Well, what do you expect when the compact truck market goes much, much longer before refreshes and new technology. I\'m not surprised the full-size trucks with the new engine, transmission, and aerodynamic technology get better mileage than the ancient Tacoma, Frontier, and Colorado/Canyon. I bet if a brand new Ranger or Dakota were available with the same ecoboost or pentastar w/ 8 speed auto they would get much better mileage than their full-size counterparts.
        wilkegm
        • 2 Years Ago
        @AngeloD
        The value in the Tacoma comes when you get rid of it- it is absolutely stupifying how well they keep their resale value.
      Mark Theobald
      • 1 Year Ago
      I bought a used 2000Toyota Tacoma sr5 Prerunner in 2004 ,HAD 40,000 MILES on it ,,changed oil ,,,,trans oil,& filter,it never gave me 1 problem,i sold it in 2012,with 230,000 MILES ON IT ,,, One thing I did not like ,,,full or empty 18 mpg
      jr
      • 8 Months Ago

      DO NOT buy this truck! Toyota makes a lot of good vehicles but this is not one of them!! it makes no sense at all!!!

      Mark Theobald
      • 1 Year Ago
      I bought a used 2000Toyota Tacoma sr5 Prerunner in 2004 ,HAD 40,000 MILES on it ,,changed oil ,,,,trans oil,& filter,it never gave me 1 problem,i sold it in 2012,with 230,000 MILES ON IT ,,, One thing I did not like ,,,full or empty 18 mpg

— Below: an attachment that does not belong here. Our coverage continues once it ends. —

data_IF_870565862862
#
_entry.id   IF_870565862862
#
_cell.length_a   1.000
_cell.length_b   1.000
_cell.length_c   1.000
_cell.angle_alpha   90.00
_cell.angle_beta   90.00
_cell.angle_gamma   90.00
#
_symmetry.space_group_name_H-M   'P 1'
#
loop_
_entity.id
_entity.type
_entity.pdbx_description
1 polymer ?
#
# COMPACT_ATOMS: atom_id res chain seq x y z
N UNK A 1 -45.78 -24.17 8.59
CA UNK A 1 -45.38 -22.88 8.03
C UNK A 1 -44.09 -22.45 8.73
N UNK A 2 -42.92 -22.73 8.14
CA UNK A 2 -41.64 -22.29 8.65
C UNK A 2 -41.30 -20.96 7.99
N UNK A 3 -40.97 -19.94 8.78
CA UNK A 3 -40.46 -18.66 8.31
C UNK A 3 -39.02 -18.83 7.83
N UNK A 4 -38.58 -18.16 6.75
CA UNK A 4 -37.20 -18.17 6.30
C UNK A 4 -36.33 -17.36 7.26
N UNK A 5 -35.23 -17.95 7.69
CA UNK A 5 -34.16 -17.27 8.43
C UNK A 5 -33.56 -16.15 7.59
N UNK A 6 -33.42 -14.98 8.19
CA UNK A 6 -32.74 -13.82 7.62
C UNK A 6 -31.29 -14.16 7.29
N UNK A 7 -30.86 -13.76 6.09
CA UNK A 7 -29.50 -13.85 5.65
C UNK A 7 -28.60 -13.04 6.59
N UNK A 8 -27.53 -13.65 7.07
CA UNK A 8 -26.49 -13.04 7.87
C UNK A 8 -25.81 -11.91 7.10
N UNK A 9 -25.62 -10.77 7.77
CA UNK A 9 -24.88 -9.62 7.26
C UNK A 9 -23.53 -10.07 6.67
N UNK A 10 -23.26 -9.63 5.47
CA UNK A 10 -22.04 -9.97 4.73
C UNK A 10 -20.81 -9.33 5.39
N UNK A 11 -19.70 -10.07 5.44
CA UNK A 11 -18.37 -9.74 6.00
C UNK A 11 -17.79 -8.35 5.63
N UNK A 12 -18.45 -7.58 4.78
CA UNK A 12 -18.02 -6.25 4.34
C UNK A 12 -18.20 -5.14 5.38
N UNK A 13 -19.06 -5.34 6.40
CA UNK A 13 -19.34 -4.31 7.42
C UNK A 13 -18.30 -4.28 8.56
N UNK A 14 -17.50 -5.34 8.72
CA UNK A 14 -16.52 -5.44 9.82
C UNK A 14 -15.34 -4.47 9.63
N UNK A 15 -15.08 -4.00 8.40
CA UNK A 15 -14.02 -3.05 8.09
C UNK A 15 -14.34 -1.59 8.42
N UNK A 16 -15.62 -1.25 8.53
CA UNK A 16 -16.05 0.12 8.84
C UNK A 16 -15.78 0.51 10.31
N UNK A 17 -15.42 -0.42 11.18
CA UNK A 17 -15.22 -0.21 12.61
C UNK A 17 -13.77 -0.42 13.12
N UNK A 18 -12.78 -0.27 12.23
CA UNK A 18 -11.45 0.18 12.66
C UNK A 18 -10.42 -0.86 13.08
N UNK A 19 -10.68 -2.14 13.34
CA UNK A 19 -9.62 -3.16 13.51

canuckcharlie
      • 2 Years Ago
      So it cost as much or close to full size pickups, has less payload/tow capacity, makes less power and gets no better fuel economy...really makes no sense to buy this over a full size pickup
        Frisky_Dingo
        • 2 Years Ago
        @canuckcharlie
        Not necessarily. It's much easier to maneuver and park, and get in/out of, which a lot of people put emphasis on. Plus, it has unbelievable resale value, and tested, proven record of reliability and durability.
        Brewman15
        • 2 Years Ago
        @canuckcharlie
        It does if you don\'t want the hassle of driving a full-size truck on a daily basis. It\'s hilarious to me how many pick-up drivers have to make a 3 or 5-point turn just to get into a parking spot that I can just easily get my Volvo wagon in with no problems. Most people at my work back their trucks into parking spots, which I guess is easier but still seems like a hassle to me.
          The Wasp
          • 2 Years Ago
          @Brewman15
          I'm not sure it's fair to compare your station wagon to full-size trucks -- either way, it seems maybe the drivers you see aren't very experienced or maybe they are parking in tight confines.
      Vimicus
      • 2 Years Ago
      Great car. Terrible mileage.
      wayoflife73
      • 2 Years Ago
      Boring looking machine IMO. Each to their own but I would look else where and besides toyotas aren't as good as they used to be. Owned a LC200 series and motor blew after 45000kms and replaced under warranty and blew another at 30000kms and even dealer said this wasn't uncommon. Drive a Holden commodore SSv now and problem free and a hoot to drive
      JC914
      • 2 Years Ago
      Tacomas/Hiluxes are the best trucks in the world. My 2006 has been trouble free and does everything i ask it to do.
        clquake
        • 2 Years Ago
        @JC914
        Tacos aren't exactly Hiluxes. I believe the Hiluxes have fully boxed frames.